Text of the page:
Considerations for obesity, vitamin D, and physical activity amidst the COVID-19 pandemic

As the biomedical community races to disentangle the unknowns associated with severe acute respiratory syndrome coronavirus 2 (SARS-CoV-2) – the virus responsible for causing coronavirus disease (COVID-19) – the link between diminished immune function and individuals with obesity raises important questions about the possibility for greater viral pathogenicity in this population. Increased adiposity may undermine the pulmonary microenvironment wherein viral pathogenesis and immune cell trafficking could contribute to a maladaptive cycle of local inflammation and secondary injury. A further challenge to those with obesity during the current pandemic may involve vitamin D deficiency/insufficiency. In the interest of personal and public health, we caution decision/policy makers alike not to pin all hope on a proverbial ‘silver bullet.’ Until further breakthroughs emerge, we should remember that modifiable lifestyle factors like diet and physical activity should not be marginalized. Decades of empirical evidence supports both as key factors promoting health and wellness.

Continuing escalation of the novel coronavirus disease (COVID-19) pandemic has fueled an unprecedented response by governments to slow the incidence of infection and mortality. As of April 8 2020, real-time estimates from the Johns Hopkins University dashboard report approximately 1.5 million COVID-19 cases worldwide with the United States accounting for 28% (1). As expected, various sectors have embarked on large-scale efforts to develop targeted therapeutics including monoclonal antibody therapy and vaccination, however; a complex road lies ahead before success can be reached at the population-level. Amidst the growing concern, many governments have taken action by implementing travel restrictions, school closures, and social distancing to mitigate the strain on public health care systems. Similar tactics have been effective at containing previous viral outbreaks, although a natural consequence of these changes is the disruption of daily routines. Nevertheless, there is urgent need to employ a multipronged approach to manage the crisis in both the short and long term. While COVID-19 is notoriously contagious, it also appears to be preferentially virulent among older (> 60 years) adults with existing comorbidities including obesity, hypertension, and diabetes. This would be expected as overt and/or occult disease is known to increase vulnerability to infections. Still, many infected individuals do not succumb to the illness, and instead, fight the imposing effects of the virus. Depending of the severity of symptoms, some patients present with acute respiratory and/or cardiac distress necessitating mechanical ventilation and prolonged hospital stays. However, a further matter of priority involves the preservation of health among those not diagnosed with COVID-19. Whereas social distancing and ‘sheltering in place’ readily limit person-to-person transmission, an undesired consequence of prolonged sedentariness is the propensity for systemic deconditioning – a dilemma that can readily undermine overall health and wellness. As the biomedical community races to disentangle the unknowns associated with COVID-19, the link between diminished immune function and individuals with obesity raises important questions about the possibility for greater viral pathogenicity in this population (2). Given the prevalence of obesity among the US population, a meaningful proportion of individuals may be at an elevated risk for symptom complications following a positive COVID-19 diagnosis. Following the 2009 influenza A virus H1N1 pandemic, retrospective analyses specified obesity as a risk factor for symptom severity and mortality (3). Increased adiposity may undermine the pulmonary microenvironment (e.g., alveoli) wherein viral pathogenesis and immune cell trafficking could contribute to a maladaptive cycle of local inflammation and secondary injury. The spike glycoprotein residing on the membrane of the COVID-19 virus will likely be of central importance as it is the key feature for host entry and responsible for triggering the immune response (4). As work endeavors to resolve the challenges of COVID-19 therapies – understanding how individuals with obesity may respond differentially to such treatments will be critical.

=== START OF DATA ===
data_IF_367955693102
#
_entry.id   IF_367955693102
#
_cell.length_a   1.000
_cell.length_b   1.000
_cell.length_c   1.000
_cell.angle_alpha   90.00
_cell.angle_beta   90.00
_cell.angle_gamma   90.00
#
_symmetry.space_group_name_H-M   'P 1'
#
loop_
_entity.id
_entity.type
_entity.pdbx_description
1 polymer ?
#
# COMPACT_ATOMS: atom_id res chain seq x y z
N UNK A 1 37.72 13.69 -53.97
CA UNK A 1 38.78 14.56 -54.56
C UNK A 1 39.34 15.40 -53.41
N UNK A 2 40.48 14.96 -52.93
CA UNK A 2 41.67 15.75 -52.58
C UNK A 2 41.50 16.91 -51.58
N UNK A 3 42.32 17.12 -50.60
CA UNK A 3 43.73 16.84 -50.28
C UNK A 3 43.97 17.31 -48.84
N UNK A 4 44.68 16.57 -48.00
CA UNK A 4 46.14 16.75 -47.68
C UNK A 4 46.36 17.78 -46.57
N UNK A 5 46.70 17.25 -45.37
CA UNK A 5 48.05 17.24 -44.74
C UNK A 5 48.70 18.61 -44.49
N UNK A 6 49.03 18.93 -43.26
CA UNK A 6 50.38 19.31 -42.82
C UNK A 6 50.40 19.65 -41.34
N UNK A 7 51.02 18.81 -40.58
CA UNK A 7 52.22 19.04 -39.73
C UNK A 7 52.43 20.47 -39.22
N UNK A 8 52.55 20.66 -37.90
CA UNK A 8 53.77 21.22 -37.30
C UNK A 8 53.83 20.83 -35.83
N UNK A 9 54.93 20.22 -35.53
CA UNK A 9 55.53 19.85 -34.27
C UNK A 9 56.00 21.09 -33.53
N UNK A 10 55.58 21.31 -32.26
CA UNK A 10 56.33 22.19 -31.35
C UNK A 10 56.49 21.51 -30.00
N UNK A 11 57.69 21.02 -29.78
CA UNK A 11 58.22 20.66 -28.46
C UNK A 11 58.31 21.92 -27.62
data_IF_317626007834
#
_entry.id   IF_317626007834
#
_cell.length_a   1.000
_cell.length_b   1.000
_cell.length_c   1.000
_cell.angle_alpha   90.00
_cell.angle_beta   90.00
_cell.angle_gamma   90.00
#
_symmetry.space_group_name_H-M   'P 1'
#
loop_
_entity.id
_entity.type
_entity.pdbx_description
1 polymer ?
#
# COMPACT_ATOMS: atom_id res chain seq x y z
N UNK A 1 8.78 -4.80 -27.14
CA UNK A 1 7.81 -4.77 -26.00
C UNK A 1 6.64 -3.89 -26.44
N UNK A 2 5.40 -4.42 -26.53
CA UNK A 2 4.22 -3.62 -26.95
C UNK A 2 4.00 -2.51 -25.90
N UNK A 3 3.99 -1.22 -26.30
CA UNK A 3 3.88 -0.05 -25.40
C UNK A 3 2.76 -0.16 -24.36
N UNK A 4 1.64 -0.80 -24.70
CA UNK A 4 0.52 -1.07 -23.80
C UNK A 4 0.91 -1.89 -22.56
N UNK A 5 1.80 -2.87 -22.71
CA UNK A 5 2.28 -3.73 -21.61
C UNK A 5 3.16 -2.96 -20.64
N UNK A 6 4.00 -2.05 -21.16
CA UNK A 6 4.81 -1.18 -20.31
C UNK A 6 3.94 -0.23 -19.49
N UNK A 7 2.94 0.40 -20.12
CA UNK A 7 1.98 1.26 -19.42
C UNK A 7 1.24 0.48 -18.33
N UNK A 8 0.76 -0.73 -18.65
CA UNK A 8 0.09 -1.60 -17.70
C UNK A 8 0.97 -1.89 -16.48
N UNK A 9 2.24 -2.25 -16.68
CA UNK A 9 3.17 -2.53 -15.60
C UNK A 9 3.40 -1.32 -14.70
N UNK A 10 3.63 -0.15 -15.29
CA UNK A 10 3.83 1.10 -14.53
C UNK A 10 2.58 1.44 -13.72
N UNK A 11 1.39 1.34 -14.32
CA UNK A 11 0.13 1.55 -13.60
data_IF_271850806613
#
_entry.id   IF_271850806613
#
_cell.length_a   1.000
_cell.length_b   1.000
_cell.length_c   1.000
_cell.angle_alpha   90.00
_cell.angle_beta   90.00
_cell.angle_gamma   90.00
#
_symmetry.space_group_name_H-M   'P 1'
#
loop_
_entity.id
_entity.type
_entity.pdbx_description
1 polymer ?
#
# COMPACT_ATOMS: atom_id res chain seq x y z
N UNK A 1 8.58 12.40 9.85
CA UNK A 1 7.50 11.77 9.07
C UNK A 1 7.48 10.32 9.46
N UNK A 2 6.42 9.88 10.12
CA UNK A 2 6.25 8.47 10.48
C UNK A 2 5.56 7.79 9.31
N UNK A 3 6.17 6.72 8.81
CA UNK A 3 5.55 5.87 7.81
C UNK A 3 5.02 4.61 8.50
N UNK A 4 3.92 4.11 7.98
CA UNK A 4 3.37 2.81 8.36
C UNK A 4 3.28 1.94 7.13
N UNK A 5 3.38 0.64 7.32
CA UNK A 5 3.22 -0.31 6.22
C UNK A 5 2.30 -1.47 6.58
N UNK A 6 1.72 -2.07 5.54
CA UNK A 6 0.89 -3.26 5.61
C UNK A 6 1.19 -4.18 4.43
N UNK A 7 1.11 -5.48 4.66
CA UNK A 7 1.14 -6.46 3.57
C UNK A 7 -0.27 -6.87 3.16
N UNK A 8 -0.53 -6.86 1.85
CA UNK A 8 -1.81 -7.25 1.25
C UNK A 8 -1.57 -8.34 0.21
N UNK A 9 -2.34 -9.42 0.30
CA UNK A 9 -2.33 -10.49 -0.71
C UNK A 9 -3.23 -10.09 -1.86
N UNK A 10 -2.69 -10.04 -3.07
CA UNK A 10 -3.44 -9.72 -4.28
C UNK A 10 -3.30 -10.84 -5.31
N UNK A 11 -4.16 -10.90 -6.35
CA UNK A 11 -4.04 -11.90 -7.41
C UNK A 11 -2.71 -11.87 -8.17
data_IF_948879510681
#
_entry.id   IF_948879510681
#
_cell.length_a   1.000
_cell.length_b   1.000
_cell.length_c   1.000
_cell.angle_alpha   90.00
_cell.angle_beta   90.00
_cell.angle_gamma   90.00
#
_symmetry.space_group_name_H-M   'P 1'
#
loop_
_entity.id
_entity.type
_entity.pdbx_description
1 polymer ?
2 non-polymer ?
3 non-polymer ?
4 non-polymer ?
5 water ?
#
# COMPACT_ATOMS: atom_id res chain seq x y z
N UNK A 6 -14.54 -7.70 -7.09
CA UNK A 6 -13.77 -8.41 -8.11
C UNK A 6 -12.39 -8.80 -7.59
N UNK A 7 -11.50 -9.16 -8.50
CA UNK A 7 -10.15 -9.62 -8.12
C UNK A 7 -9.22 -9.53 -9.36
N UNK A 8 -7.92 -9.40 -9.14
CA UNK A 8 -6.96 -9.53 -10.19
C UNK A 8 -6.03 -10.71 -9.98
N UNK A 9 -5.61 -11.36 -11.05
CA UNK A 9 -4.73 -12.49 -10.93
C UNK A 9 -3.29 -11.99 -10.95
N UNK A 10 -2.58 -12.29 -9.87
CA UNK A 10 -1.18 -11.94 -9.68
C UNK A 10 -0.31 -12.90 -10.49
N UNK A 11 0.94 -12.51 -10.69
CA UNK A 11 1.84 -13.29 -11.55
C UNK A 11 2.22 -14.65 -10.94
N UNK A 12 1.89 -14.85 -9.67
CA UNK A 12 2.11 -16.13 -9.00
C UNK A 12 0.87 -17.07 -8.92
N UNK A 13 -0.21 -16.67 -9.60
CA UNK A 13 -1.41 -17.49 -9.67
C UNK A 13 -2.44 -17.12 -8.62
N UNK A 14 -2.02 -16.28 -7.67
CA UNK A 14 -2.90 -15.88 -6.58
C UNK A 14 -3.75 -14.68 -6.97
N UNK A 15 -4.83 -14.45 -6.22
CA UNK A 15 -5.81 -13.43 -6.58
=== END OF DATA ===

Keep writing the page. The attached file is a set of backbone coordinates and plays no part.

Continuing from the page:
Writing about COVID-19

As well as building up a resource of information and analysis on COVID-19, we want to ensure that we pass on any tips about what can go wrong when writing about this subject: and how to get it right! If you have experience in writing about this area and feel you have advice that would help others, please contact us at: covid19editor@wfsj-briefing.org.

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